Muscle Tension in the Neck or Jaw
Muscle tension in the neck or jaw could also be one of the causes of feeling clogged ears, especially when you clench or grind your teeth when you sleep, whether or not you’re aware of this sleeping habit. The jaw joint lies in front of the ear while the base of the skull is beneath the ear. The ear’s sensory nerves are connected to the aforementioned areas. If these areas become swollen due to excessive pressure or muscle strain, it will result in ear problems.
It may seem ludicrous, but there are people suffering from hearing loss that mistook their hearing impairment for having their ears clogged. This happens when you are exposed to excessive and loud noise such as going to places with blaring music the night before. Hearing loss caused by the exposure to excessive and loud noises is temporary and usually goes away more or less in 2 days. However, it is not recommended that you frequently expose yourself to such a noisy environment as this could damage your ears and lead you to have hearing problems, consequently, a permanent hearing loss.
To better protect yourself from such a case, try to minimize spending time on such noisy places. Turn down the volume when you’re listening to music on your phone or watching television. If you can’t avoid the situation, you can stay as far away as possible from the source of loud music.
In treating clogged ears, it is usually left alone since it goes away on its own in a matter of weeks or days. If it doesn’t work, you can treat it using a few oral exercises such as yawning, swallowing, chewing, or pinching your nose and blowing air while your mouth is shut. You would at least feel a bit of pressure in your ears when you do this.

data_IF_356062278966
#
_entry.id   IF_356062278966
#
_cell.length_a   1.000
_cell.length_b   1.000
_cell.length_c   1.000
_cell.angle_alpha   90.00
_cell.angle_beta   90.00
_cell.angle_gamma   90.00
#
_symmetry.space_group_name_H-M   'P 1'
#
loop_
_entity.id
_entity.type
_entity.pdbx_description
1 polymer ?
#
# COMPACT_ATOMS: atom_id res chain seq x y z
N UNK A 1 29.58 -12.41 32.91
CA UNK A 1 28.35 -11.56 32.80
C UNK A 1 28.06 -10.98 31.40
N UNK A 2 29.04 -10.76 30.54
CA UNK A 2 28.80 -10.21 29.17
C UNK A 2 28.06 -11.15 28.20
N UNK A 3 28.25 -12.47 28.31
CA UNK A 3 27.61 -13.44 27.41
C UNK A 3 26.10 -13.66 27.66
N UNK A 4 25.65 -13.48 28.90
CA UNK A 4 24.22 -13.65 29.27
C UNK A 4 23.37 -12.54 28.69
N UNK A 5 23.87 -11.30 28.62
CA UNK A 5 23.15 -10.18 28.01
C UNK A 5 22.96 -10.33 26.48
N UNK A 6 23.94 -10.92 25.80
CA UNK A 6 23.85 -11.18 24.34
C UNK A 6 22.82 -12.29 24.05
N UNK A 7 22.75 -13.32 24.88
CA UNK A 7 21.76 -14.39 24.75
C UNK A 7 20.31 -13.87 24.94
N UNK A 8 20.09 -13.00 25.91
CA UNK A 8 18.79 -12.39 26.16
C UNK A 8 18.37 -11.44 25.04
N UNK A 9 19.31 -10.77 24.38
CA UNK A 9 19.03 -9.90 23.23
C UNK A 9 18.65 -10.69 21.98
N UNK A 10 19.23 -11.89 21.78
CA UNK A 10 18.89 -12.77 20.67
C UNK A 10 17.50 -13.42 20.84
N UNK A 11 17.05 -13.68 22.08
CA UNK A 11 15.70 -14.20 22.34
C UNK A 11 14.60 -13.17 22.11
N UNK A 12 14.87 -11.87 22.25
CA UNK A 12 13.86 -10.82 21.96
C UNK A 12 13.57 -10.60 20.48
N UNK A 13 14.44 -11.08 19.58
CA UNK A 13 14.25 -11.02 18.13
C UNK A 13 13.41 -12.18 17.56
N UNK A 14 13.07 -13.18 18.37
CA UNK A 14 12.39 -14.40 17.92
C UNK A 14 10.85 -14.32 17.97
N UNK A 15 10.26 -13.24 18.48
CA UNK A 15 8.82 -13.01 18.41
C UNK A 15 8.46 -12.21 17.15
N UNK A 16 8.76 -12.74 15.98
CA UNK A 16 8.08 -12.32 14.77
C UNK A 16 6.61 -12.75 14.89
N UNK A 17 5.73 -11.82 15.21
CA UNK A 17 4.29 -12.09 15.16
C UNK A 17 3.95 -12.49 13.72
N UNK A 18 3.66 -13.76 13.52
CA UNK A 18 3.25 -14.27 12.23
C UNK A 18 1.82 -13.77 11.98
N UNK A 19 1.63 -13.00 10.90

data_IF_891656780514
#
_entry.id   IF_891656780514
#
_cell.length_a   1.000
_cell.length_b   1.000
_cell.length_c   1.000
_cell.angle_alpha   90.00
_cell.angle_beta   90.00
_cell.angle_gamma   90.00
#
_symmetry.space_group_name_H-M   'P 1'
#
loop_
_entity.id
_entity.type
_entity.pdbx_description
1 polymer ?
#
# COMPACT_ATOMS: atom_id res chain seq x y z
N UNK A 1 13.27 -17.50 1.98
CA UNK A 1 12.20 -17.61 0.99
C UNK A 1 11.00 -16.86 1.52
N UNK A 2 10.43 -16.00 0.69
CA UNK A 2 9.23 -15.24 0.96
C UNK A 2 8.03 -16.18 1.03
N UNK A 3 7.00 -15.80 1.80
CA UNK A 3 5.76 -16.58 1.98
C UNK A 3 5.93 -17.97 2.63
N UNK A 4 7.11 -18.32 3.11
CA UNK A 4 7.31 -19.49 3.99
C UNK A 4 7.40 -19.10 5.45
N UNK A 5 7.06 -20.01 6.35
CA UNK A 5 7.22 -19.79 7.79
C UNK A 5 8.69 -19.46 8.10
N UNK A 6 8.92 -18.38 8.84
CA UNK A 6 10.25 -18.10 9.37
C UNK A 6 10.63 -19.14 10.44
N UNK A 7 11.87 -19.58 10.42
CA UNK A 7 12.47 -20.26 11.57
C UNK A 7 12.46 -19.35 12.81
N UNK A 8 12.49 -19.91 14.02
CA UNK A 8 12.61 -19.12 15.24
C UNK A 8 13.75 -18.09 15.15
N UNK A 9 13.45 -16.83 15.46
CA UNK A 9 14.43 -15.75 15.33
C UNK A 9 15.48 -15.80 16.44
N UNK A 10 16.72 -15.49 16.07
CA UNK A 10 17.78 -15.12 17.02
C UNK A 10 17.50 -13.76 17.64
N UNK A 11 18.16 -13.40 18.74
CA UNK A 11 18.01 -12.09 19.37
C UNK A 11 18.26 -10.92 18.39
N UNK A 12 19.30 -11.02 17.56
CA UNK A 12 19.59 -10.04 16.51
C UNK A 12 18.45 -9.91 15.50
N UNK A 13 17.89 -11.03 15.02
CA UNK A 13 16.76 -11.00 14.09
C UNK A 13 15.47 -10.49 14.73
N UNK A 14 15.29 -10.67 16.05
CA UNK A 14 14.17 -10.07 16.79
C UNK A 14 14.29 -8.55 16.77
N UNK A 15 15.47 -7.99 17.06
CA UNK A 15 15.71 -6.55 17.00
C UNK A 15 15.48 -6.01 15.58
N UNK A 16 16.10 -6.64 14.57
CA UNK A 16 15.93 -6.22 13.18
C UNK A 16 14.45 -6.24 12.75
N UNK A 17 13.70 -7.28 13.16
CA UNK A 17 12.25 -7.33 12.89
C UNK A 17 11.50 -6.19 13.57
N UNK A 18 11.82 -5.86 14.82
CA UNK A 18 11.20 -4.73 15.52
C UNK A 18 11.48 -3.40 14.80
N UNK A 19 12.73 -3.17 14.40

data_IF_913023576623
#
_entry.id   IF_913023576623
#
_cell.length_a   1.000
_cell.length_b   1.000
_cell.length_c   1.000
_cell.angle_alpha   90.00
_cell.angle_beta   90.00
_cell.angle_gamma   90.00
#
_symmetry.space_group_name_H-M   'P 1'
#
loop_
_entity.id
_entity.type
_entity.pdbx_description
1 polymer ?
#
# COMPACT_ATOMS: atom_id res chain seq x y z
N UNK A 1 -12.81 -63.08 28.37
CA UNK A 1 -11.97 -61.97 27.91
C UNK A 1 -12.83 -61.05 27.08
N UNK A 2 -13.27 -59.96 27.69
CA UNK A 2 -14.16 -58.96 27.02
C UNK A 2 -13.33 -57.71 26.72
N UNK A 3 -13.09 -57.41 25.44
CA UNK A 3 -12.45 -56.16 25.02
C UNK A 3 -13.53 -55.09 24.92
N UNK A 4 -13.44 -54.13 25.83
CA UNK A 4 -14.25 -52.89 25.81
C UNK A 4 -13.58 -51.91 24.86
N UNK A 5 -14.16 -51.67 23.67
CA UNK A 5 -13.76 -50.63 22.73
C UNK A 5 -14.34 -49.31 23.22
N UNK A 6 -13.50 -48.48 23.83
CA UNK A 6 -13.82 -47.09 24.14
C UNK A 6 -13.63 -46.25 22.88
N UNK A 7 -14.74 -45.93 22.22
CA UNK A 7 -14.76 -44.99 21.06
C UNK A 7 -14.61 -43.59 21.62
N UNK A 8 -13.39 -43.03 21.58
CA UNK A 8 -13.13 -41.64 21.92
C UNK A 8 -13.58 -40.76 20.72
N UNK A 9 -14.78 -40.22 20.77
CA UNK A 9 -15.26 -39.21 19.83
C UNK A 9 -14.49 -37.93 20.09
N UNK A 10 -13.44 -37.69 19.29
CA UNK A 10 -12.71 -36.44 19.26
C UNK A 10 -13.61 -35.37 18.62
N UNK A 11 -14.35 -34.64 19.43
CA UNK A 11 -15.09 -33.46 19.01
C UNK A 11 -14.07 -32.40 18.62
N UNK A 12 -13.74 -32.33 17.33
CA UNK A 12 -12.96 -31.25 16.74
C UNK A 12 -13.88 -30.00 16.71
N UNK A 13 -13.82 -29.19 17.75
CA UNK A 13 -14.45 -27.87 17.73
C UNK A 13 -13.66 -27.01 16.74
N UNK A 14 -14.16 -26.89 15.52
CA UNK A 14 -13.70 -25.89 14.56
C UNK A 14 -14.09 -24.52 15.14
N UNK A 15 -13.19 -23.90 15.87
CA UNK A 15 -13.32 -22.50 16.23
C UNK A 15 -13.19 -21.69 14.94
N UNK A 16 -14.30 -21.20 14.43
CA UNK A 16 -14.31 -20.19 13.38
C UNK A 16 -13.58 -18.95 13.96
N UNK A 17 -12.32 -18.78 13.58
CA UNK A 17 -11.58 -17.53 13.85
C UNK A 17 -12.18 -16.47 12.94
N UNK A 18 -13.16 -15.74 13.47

There are also home remedies as well as over the counter (OTC) drugs like decongestants or anti-histamine if the plugged up feeling is caused by colds or allergies.
Conclusion – Why Does My Ear Get Clogged After Sleeping on It?
To reiterate, the common causes of clogged ears as you wake up might be because of the build-up of earwax in the ear canal, blockage of the Eustachian tube, tensed muscles in the neck and jaw, and hearing loss. Most of the causes don’t always occur or may happen intermittently. It usually goes away on its own after a few days if not weeks. However, if it doesn’t, you can always try to treat it yourself using a few oral exercises. There are also a few home remedies and products that you can try to alleviate the sensation of having clogged ears.
It’s important, however, that you do not remove the earwax using cotton swabs or other sharp objects for that matter as these could push down the earwax even further and could possibly puncture and damage your eardrum. Instead, you can use a warm washcloth or use the cotton swabs in cleaning the outer ear. If the condition persists or worsens, it may now be the time to schedule an appointment with an Ears, Nose, and Throat (ENT) specialist for a check-up or for a thorough cleaning. An ENT specialist can help treat your ears and give you advice on taking better care of your ears.